01When Is an Estate Subject to the Delaware Estate Tax in 2014?
The Delaware estate tax exemption follows the federal estate tax exemption, which began being indexed for inflation in 2011. Therefore, for Delaware residents and nonresidents alike, an estate may be subject to the Delaware estate tax if the estate is required to file a federal estate tax return (IRS Form 706, United States Estate (and Generation-Skipping Transfer) Tax Return).
For the 2014 tax year, this means that for residents of Delaware, an estate may be subject to the Delaware estate tax if the total gross estate exceeds $5,340,000.
For the 2014 tax year, this means that for nonresidents of Delaware, an estate may be subject to the Delaware estate tax if it includes real estate and/or tangible personal property having a situs within the Delaware and the gross estate exceeds $5,340,000.
02What Delaware Estate Tax Forms Must Be Filed?
The estates of residents of Delaware must file Form 900-R, Estate Tax Return for Resident Decedents.
The estates of nonresidents of Delaware must file Form 900-NR, Estate Return for Non-Resident Decedents.
03Are Transfers to a Surviving Spouse Taxable?
Outright transfers to a surviving spouse are not taxable.
For married couples who have used AB Trust planning to reduce their federal estate tax bill, a Delaware estate tax will not be due on the B Trust after the first spouse's death since the Delaware estate tax exemption equals the federal estate tax exemption.
Note that in states where the state estate tax exemption is less than the federal estate tax exemption, there will be a state estate tax due on the B Trust due to the gap between the state estate exemption and the federal exemption. Nonetheless, a handful of states allow a married decedent's estate to make an election to treat a trust of which the surviving spouse is the sole beneficiary as "qualified terminable interest property" ("QTIP" for short) for purposes of calculating the state estate tax. Thus, married residents of certain states may incorporate ABC Trust planning into their estate plan.
04When Are the Delaware Estate Tax Return and Tax Payment Due?
The Delaware estate tax return must be filed, and any estate tax due must be paid, within 9 months after the decedent's date of death.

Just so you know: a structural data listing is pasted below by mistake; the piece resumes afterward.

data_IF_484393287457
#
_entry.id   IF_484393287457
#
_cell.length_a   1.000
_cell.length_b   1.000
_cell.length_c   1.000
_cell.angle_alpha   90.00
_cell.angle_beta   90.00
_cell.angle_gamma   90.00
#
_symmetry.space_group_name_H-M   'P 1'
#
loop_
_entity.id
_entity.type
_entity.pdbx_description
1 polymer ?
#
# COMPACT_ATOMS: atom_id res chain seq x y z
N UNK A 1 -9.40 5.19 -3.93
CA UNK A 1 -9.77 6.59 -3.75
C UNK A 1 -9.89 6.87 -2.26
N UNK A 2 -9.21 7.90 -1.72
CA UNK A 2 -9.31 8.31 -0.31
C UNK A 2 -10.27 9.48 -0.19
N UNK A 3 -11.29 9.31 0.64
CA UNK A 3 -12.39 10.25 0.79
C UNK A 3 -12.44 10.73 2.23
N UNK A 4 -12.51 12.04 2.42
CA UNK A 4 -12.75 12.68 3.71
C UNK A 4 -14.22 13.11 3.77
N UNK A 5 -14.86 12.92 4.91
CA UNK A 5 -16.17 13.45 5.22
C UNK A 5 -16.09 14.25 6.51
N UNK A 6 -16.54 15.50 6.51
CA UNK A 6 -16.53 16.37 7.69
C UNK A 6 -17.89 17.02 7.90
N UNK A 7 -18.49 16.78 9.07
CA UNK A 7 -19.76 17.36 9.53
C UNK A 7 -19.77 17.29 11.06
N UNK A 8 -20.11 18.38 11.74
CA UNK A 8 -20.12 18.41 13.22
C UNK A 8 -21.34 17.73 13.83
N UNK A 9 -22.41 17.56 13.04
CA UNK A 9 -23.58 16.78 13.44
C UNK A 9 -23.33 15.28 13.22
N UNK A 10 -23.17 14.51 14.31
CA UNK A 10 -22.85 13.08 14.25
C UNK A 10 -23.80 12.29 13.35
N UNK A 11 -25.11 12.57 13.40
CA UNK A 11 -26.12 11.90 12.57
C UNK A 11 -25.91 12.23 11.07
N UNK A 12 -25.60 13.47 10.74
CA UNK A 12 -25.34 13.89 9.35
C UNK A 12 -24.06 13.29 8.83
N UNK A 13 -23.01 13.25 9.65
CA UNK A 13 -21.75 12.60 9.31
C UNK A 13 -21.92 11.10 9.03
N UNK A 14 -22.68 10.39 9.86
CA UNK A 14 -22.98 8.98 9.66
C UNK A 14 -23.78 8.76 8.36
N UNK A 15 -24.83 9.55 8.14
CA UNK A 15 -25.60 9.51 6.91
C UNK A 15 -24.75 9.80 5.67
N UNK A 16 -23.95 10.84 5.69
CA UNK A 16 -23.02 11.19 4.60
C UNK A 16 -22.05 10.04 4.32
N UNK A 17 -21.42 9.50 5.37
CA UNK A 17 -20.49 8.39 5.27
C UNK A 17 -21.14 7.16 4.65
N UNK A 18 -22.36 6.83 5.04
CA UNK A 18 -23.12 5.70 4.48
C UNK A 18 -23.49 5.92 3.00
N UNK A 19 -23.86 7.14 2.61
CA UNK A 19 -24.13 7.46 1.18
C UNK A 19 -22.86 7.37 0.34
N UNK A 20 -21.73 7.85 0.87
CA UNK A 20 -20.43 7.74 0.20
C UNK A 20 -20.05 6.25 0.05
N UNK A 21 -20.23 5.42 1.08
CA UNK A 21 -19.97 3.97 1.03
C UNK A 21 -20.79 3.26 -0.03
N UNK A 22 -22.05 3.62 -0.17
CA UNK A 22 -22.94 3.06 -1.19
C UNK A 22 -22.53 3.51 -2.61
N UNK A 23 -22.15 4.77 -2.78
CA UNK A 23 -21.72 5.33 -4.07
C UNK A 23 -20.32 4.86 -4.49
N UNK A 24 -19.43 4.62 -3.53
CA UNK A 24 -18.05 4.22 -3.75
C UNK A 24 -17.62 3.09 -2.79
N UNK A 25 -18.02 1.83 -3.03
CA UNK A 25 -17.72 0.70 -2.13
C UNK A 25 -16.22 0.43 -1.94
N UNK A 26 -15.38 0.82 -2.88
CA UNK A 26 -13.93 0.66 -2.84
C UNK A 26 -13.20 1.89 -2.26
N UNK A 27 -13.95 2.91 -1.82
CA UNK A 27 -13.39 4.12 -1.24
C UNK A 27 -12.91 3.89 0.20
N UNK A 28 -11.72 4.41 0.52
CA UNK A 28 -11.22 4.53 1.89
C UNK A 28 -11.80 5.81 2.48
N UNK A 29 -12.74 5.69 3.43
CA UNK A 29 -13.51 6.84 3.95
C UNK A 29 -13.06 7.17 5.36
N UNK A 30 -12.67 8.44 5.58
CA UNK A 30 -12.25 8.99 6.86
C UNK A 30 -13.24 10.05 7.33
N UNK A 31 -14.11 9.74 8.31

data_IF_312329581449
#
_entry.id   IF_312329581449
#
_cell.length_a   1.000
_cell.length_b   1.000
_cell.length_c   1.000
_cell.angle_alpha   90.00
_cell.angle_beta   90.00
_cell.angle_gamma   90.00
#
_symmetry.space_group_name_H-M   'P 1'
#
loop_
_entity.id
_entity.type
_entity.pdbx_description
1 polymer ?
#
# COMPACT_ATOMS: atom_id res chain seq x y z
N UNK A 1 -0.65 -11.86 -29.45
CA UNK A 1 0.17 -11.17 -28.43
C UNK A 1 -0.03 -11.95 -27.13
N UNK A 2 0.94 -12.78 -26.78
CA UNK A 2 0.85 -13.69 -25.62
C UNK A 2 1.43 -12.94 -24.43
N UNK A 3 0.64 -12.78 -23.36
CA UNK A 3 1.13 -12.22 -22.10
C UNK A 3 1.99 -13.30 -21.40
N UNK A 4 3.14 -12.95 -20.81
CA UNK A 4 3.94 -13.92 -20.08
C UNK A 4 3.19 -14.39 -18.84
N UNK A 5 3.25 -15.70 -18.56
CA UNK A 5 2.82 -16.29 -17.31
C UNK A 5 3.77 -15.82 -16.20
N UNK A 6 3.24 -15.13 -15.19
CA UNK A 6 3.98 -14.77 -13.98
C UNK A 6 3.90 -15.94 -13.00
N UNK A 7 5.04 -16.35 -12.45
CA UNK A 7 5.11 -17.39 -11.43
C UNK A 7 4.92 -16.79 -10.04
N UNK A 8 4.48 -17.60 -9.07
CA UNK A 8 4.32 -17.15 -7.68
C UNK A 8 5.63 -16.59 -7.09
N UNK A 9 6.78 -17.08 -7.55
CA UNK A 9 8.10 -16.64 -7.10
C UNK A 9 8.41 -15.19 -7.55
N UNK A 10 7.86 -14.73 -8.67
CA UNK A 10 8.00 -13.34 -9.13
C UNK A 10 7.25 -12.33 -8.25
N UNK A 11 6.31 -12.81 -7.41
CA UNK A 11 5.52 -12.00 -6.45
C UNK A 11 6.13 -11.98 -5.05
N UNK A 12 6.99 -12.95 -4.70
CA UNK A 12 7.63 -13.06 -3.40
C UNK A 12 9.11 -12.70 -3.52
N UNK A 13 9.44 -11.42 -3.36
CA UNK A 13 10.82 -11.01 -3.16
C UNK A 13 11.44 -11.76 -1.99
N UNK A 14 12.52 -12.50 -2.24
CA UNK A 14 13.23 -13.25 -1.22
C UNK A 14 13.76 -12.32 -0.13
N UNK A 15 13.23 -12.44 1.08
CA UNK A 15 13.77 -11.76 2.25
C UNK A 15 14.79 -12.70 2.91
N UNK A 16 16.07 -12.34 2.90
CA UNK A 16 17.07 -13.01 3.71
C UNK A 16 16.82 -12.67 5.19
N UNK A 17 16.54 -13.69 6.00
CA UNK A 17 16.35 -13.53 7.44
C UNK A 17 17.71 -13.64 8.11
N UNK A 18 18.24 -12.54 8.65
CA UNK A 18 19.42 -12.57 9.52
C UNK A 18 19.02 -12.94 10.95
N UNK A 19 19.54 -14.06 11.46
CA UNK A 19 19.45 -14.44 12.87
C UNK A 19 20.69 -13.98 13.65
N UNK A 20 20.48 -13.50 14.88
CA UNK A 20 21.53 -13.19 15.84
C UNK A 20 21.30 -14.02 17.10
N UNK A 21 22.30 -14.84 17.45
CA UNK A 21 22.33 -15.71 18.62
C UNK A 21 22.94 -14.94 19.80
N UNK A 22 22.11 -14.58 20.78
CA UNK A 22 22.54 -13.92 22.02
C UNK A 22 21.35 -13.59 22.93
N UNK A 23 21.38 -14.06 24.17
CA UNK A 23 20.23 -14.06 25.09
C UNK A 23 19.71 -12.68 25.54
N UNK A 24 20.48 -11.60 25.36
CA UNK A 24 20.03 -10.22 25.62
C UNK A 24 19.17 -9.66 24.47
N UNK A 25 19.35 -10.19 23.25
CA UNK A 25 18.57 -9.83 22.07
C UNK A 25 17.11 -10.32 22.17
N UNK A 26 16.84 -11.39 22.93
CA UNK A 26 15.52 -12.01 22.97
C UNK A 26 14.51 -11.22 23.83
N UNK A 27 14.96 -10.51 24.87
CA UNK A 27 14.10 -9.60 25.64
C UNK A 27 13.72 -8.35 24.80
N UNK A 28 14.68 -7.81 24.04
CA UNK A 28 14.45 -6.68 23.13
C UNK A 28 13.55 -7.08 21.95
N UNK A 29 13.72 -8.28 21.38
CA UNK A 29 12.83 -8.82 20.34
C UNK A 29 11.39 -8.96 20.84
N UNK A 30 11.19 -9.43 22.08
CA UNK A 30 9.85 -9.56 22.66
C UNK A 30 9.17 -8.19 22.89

The Division of Revenue may, upon written request, extend the time for filing the return and may extend the time for payment of the tax for a reasonable period from the due date. If the time for filing the federal estate tax return is extended due to an extension request on IRS Form 4768, Application for Extension of Time to File Estate Tax Return, then the time for filing the Delaware estate tax return will be extended automatically for the same period, provided that an executed copy of the federal extension grant is furnished to the Division of Revenue before or with the filing of the Delaware return.
An extension request will not extend the time to pay the Delaware estate tax, and interest will accrue during the extension period. The interest rate is 1/2% per month (or fraction thereof) for delinquent taxes, assessed from the due date to date of payment. An additional penalty of 5% per month, to a maximum of 50% of the amount of tax due, is also applicable.
05Where Are the Delaware Estate Tax Return Filed and Tax Payment Made?
Mail returns and payments to:
Delaware Division of Revenue
P.O. Box 2044
Wilmington, DE 19899-2044
Checks should be made payable to the "Delaware Division of Revenue."
06How Is the Delaware Estate Tax Calculated?
The Delaware estate tax rate is a progressive tax that maxes out at 16% for estates valued at $10,040,000 or more.
07Where Can I Find Additional Information About Delaware Estate Taxes?
For more information about Delaware estate taxes, refer to the Delaware Department of Finance website.
08Does Delaware Collect an Inheritance Tax?
Does Delaware currently collect a local inheritance tax, which is a tax assessed against the share received by each individual beneficiary of an estate as opposed to an estate tax, which is assessed against the entire estate? The answer to this question is No; the Delaware inheritance tax was repealed effective for deaths occurring on or after January 1, 1999.
Overview of Delaware Estate Tax Laws in 2014
If you live in Delaware, then you live in one of a handful of jurisdictions that still collect a local death tax. The estates of Delaware residents, as well as the estates of nonresidents who own real estate and/or tangible personal property located in Delaware, are subject to a local death tax under the following guidelines.
NOTE: State and local laws change frequently, and the following information may not reflect recent changes. For current tax or legal advice, please consult with an accountant or an attorney since the information contained in this article is not tax or legal advice and is not a substitute for tax or legal advice.